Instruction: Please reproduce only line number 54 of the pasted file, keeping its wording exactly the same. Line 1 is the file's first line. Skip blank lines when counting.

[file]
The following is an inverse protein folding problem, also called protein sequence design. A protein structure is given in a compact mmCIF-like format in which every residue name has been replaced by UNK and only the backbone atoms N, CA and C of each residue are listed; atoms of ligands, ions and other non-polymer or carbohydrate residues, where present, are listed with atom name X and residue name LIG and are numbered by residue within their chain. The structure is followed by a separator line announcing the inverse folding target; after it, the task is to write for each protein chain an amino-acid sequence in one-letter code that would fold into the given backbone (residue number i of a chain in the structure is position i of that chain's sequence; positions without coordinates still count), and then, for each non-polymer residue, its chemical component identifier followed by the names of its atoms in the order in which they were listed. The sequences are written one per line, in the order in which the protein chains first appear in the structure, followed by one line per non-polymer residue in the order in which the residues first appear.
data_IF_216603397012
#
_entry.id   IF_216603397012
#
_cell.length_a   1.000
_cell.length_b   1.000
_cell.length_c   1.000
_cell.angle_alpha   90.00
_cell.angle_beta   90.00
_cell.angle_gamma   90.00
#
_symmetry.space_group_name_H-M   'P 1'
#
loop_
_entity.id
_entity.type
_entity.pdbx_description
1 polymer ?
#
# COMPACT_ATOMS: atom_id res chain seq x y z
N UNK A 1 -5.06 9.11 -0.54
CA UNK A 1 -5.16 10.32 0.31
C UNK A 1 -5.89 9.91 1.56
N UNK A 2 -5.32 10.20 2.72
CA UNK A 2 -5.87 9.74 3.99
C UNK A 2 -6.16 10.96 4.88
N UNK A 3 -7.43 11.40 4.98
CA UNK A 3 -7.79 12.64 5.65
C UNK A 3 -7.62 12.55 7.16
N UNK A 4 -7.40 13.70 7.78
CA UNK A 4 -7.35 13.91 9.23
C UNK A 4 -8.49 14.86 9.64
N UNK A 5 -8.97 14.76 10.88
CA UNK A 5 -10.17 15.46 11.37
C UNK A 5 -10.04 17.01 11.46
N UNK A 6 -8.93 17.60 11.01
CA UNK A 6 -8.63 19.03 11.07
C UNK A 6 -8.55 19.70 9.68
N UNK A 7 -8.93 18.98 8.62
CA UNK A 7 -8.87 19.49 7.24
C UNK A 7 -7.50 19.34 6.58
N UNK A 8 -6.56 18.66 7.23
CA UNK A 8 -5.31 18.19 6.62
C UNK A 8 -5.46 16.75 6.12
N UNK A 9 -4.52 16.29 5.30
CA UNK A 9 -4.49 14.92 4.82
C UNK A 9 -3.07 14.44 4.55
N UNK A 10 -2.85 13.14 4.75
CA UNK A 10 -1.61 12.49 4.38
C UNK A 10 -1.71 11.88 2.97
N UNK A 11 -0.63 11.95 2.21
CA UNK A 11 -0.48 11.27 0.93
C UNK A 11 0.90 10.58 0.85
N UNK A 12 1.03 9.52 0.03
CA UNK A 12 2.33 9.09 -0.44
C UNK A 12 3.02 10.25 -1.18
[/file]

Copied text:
C UNK A 11 0.90 10.58 0.85